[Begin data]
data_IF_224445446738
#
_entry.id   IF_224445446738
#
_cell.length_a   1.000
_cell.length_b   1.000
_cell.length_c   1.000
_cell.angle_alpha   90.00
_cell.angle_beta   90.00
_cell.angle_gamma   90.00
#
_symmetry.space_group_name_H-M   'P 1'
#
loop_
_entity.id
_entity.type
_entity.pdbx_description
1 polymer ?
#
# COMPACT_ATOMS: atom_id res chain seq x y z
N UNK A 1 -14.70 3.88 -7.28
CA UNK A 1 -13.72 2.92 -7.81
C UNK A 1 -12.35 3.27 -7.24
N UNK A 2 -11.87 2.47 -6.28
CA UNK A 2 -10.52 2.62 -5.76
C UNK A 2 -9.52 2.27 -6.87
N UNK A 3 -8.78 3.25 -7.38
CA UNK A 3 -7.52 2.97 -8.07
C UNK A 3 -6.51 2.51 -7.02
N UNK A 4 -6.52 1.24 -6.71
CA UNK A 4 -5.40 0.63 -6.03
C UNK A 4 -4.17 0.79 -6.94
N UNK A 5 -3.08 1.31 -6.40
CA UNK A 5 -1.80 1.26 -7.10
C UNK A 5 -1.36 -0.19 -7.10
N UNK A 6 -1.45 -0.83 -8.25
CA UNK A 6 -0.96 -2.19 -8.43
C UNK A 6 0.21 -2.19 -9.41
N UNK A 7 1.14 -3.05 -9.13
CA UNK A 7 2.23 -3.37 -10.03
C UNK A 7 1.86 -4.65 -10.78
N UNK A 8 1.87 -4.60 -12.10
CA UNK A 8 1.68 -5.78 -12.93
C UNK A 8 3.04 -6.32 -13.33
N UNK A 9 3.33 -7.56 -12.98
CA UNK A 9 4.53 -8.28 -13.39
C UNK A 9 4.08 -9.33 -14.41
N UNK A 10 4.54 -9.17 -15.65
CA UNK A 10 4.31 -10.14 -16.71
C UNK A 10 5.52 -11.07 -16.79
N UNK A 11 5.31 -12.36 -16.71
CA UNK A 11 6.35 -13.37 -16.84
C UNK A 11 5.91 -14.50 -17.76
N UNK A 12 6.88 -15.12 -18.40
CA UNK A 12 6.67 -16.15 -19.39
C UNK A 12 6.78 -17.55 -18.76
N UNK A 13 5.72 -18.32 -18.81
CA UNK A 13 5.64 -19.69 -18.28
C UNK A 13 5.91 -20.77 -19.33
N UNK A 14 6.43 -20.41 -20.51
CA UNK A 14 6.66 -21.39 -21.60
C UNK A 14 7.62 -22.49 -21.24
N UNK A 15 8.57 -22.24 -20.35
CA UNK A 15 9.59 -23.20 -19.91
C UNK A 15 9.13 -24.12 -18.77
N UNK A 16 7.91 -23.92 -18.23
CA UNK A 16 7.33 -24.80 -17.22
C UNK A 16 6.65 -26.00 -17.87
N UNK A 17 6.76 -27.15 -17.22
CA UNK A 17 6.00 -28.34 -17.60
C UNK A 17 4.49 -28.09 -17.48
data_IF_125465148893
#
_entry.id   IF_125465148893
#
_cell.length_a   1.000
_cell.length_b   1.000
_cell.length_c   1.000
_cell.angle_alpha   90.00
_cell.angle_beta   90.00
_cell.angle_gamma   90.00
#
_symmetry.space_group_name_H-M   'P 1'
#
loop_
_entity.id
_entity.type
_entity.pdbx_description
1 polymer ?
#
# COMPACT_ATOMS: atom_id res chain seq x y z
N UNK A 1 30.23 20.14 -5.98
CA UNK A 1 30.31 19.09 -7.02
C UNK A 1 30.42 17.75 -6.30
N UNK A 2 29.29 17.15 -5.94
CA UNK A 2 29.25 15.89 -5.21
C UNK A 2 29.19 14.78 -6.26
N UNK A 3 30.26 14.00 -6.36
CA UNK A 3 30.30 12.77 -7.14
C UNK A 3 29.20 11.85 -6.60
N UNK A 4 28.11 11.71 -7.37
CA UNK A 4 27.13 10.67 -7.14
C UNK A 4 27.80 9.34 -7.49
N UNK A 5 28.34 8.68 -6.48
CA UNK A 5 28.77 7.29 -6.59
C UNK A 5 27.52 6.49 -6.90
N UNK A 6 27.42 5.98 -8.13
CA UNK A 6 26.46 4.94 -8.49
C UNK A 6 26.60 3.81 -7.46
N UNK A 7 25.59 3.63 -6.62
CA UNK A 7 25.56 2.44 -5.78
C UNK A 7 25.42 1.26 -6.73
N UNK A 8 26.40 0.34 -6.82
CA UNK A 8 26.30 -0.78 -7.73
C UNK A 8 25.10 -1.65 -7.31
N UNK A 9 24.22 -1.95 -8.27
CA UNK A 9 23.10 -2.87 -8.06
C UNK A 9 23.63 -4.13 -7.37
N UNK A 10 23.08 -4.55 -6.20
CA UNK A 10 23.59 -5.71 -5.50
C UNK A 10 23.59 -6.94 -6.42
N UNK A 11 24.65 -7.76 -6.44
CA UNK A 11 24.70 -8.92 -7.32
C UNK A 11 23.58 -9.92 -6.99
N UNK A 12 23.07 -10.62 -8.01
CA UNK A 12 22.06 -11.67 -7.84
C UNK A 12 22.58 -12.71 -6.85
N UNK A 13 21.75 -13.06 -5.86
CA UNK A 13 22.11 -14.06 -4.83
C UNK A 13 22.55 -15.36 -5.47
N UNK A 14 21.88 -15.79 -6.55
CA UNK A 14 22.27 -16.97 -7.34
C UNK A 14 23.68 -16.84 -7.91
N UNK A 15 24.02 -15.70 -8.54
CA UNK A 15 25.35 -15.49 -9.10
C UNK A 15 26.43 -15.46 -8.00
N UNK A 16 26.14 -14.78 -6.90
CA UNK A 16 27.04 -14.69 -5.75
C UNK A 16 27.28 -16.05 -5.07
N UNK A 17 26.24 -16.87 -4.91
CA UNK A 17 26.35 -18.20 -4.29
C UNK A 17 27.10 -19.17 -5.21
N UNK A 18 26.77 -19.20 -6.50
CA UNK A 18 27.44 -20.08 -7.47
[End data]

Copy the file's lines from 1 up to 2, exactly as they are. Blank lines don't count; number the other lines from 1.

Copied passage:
data_IF_224445446738
#